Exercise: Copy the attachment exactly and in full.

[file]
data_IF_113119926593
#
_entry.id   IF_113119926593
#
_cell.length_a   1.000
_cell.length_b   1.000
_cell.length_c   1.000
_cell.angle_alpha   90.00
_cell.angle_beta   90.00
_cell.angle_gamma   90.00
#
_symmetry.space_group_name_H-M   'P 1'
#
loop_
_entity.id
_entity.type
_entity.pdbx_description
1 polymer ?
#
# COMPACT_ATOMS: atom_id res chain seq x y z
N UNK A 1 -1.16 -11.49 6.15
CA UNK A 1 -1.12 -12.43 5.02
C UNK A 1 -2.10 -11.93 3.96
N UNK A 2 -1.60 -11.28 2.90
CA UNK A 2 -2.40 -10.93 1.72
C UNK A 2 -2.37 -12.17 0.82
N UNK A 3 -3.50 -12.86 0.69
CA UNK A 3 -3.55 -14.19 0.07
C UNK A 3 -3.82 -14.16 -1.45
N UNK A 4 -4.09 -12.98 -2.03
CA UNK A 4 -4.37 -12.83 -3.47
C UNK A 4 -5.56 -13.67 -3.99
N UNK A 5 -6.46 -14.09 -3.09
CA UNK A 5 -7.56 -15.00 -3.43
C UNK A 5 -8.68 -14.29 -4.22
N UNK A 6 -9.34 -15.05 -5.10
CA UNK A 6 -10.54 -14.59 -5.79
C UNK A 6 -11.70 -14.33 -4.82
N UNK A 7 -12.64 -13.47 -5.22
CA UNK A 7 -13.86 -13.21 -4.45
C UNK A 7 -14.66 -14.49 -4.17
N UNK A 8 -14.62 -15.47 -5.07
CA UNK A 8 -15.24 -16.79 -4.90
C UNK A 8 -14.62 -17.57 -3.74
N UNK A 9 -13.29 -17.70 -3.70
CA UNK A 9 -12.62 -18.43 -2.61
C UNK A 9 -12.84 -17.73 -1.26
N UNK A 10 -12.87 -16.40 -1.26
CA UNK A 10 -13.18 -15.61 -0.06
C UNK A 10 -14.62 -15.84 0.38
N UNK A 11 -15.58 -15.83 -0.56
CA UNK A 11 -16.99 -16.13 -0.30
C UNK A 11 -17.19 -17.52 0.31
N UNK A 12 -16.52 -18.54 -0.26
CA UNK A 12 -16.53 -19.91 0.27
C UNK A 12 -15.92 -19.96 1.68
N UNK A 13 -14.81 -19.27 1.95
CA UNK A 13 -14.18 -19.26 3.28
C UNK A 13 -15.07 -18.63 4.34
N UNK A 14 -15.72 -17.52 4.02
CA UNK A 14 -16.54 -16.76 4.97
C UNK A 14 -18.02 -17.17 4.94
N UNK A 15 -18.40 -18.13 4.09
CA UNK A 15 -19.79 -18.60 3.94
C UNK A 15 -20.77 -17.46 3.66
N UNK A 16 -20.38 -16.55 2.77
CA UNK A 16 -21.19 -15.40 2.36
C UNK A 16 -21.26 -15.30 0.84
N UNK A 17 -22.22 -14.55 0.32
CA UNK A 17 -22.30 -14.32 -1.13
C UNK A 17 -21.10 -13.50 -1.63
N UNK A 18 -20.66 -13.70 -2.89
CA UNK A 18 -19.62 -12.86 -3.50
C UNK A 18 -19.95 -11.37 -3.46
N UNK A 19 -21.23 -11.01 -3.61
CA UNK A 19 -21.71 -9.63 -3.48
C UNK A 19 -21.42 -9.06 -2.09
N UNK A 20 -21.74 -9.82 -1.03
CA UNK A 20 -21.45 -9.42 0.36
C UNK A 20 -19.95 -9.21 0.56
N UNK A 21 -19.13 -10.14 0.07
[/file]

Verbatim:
data_IF_113119926593
#
_entry.id   IF_113119926593
#
_cell.length_a   1.000
_cell.length_b   1.000
_cell.length_c   1.000
_cell.angle_alpha   90.00
_cell.angle_beta   90.00
_cell.angle_gamma   90.00
#
_symmetry.space_group_name_H-M   'P 1'
#
loop_
_entity.id
_entity.type
_entity.pdbx_description
1 polymer ?
#
# COMPACT_ATOMS: atom_id res chain seq x y z
N UNK A 1 -1.16 -11.49 6.15
CA UNK A 1 -1.12 -12.43 5.02
C UNK A 1 -2.10 -11.93 3.96
N UNK A 2 -1.60 -11.28 2.90
CA UNK A 2 -2.40 -10.93 1.72
C UNK A 2 -2.37 -12.17 0.82
N UNK A 3 -3.50 -12.86 0.69
CA UNK A 3 -3.55 -14.19 0.07
C UNK A 3 -3.82 -14.16 -1.45
N UNK A 4 -4.09 -12.98 -2.03
CA UNK A 4 -4.37 -12.83 -3.47
C UNK A 4 -5.56 -13.67 -3.99
N UNK A 5 -6.46 -14.09 -3.09
CA UNK A 5 -7.56 -15.00 -3.43
C UNK A 5 -8.68 -14.29 -4.22
N UNK A 6 -9.34 -15.05 -5.10
CA UNK A 6 -10.54 -14.59 -5.79
C UNK A 6 -11.70 -14.33 -4.82
N UNK A 7 -12.64 -13.47 -5.22
CA UNK A 7 -13.86 -13.21 -4.45
C UNK A 7 -14.66 -14.49 -4.17
N UNK A 8 -14.62 -15.47 -5.07
CA UNK A 8 -15.24 -16.79 -4.90
C UNK A 8 -14.62 -17.57 -3.74
N UNK A 9 -13.29 -17.70 -3.70
CA UNK A 9 -12.62 -18.43 -2.61
C UNK A 9 -12.84 -17.73 -1.26
N UNK A 10 -12.87 -16.40 -1.26
CA UNK A 10 -13.18 -15.61 -0.06
C UNK A 10 -14.62 -15.84 0.38
N UNK A 11 -15.58 -15.83 -0.56
CA UNK A 11 -16.99 -16.13 -0.30
C UNK A 11 -17.19 -17.52 0.31
N UNK A 12 -16.52 -18.54 -0.26
CA UNK A 12 -16.53 -19.91 0.27
C UNK A 12 -15.92 -19.96 1.68
N UNK A 13 -14.81 -19.27 1.95
CA UNK A 13 -14.18 -19.26 3.28
C UNK A 13 -15.07 -18.63 4.34
N UNK A 14 -15.72 -17.52 4.02
CA UNK A 14 -16.54 -16.76 4.97
C UNK A 14 -18.02 -17.17 4.94
N UNK A 15 -18.40 -18.13 4.09
CA UNK A 15 -19.79 -18.60 3.94
C UNK A 15 -20.77 -17.46 3.66
N UNK A 16 -20.38 -16.55 2.77
CA UNK A 16 -21.19 -15.40 2.36
C UNK A 16 -21.26 -15.30 0.84
N UNK A 17 -22.22 -14.55 0.32
CA UNK A 17 -22.30 -14.32 -1.13
C UNK A 17 -21.10 -13.50 -1.63
N UNK A 18 -20.66 -13.70 -2.89
CA UNK A 18 -19.62 -12.86 -3.50
C UNK A 18 -19.95 -11.37 -3.46
N UNK A 19 -21.23 -11.01 -3.61
CA UNK A 19 -21.71 -9.63 -3.48
C UNK A 19 -21.42 -9.06 -2.09
N UNK A 20 -21.74 -9.82 -1.03
CA UNK A 20 -21.45 -9.42 0.36
C UNK A 20 -19.95 -9.21 0.56
N UNK A 21 -19.13 -10.14 0.07